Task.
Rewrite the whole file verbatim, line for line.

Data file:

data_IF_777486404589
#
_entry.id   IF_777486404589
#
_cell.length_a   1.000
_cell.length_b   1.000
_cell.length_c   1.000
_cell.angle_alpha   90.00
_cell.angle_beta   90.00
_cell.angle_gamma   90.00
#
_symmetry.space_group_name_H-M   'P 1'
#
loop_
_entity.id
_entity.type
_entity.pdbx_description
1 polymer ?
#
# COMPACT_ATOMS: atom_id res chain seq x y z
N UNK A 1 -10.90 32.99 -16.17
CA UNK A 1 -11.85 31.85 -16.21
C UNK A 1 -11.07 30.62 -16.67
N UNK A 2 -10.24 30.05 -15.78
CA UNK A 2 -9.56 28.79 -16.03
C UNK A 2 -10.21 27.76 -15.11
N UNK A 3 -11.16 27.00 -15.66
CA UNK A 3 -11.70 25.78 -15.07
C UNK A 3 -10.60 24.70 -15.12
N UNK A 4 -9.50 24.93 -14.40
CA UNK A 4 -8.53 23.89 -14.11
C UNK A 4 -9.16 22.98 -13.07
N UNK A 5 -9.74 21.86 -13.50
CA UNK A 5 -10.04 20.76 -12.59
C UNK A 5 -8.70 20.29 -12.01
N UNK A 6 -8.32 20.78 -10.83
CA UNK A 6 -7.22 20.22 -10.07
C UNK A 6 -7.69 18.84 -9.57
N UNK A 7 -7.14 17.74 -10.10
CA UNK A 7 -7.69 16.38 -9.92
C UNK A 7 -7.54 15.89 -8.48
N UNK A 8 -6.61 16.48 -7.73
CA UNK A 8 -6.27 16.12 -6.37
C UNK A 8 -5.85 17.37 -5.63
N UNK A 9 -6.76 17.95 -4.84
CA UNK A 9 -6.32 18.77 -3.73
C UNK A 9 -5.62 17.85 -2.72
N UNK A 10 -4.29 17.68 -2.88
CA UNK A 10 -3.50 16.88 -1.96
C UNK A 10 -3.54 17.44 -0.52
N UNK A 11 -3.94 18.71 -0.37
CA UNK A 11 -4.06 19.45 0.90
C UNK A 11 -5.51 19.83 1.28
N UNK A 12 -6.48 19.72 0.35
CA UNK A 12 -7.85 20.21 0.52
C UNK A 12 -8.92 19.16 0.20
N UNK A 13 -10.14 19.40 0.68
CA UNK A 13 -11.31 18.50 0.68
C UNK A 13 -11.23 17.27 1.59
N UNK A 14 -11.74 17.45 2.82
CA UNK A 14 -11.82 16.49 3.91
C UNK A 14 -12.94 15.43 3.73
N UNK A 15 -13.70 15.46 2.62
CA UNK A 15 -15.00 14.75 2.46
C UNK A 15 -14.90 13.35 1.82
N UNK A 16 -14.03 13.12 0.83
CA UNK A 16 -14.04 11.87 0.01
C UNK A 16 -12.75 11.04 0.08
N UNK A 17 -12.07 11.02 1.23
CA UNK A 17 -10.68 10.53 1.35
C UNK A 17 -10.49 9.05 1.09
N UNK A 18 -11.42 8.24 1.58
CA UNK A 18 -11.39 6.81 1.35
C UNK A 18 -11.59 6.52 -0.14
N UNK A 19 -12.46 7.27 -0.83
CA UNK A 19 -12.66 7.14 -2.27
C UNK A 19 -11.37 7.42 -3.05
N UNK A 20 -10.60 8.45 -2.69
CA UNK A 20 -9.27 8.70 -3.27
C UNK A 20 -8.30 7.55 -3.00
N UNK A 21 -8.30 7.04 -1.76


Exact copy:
data_IF_777486404589
#
_entry.id   IF_777486404589
#
_cell.length_a   1.000
_cell.length_b   1.000
_cell.length_c   1.000
_cell.angle_alpha   90.00
_cell.angle_beta   90.00
_cell.angle_gamma   90.00
#
_symmetry.space_group_name_H-M   'P 1'
#
loop_
_entity.id
_entity.type
_entity.pdbx_description
1 polymer ?
#
# COMPACT_ATOMS: atom_id res chain seq x y z
N UNK A 1 -10.90 32.99 -16.17
CA UNK A 1 -11.85 31.85 -16.21
C UNK A 1 -11.07 30.62 -16.67
N UNK A 2 -10.24 30.05 -15.78
CA UNK A 2 -9.56 28.79 -16.03
C UNK A 2 -10.21 27.76 -15.11
N UNK A 3 -11.16 27.00 -15.66
CA UNK A 3 -11.70 25.78 -15.07
C UNK A 3 -10.60 24.70 -15.12
N UNK A 4 -9.50 24.93 -14.40
CA UNK A 4 -8.53 23.89 -14.11
C UNK A 4 -9.16 22.98 -13.07
N UNK A 5 -9.74 21.86 -13.50
CA UNK A 5 -10.04 20.76 -12.59
C UNK A 5 -8.70 20.29 -12.01
N UNK A 6 -8.32 20.78 -10.83
CA UNK A 6 -7.22 20.22 -10.07
C UNK A 6 -7.69 18.84 -9.57
N UNK A 7 -7.14 17.74 -10.10
CA UNK A 7 -7.69 16.38 -9.92
C UNK A 7 -7.54 15.89 -8.48
N UNK A 8 -6.61 16.48 -7.73
CA UNK A 8 -6.27 16.12 -6.37
C UNK A 8 -5.85 17.37 -5.63
N UNK A 9 -6.76 17.95 -4.84
CA UNK A 9 -6.32 18.77 -3.73
C UNK A 9 -5.62 17.85 -2.72
N UNK A 10 -4.29 17.68 -2.88
CA UNK A 10 -3.50 16.88 -1.96
C UNK A 10 -3.54 17.44 -0.52
N UNK A 11 -3.94 18.71 -0.37
CA UNK A 11 -4.06 19.45 0.90
C UNK A 11 -5.51 19.83 1.28
N UNK A 12 -6.48 19.72 0.35
CA UNK A 12 -7.85 20.21 0.52
C UNK A 12 -8.92 19.16 0.20
N UNK A 13 -10.14 19.40 0.68
CA UNK A 13 -11.31 18.50 0.68
C UNK A 13 -11.23 17.27 1.59
N UNK A 14 -11.74 17.45 2.82
CA UNK A 14 -11.82 16.49 3.91
C UNK A 14 -12.94 15.43 3.73
N UNK A 15 -13.70 15.46 2.62
CA UNK A 15 -15.00 14.75 2.46
C UNK A 15 -14.90 13.35 1.82
N UNK A 16 -14.03 13.12 0.83
CA UNK A 16 -14.04 11.87 0.01
C UNK A 16 -12.75 11.04 0.08
N UNK A 17 -12.07 11.02 1.23
CA UNK A 17 -10.68 10.53 1.35
C UNK A 17 -10.49 9.05 1.09
N UNK A 18 -11.42 8.24 1.58
CA UNK A 18 -11.39 6.81 1.35
C UNK A 18 -11.59 6.52 -0.14
N UNK A 19 -12.46 7.27 -0.83
CA UNK A 19 -12.66 7.14 -2.27
C UNK A 19 -11.37 7.42 -3.05
N UNK A 20 -10.60 8.45 -2.69
CA UNK A 20 -9.27 8.70 -3.27
C UNK A 20 -8.30 7.55 -3.00
N UNK A 21 -8.30 7.04 -1.76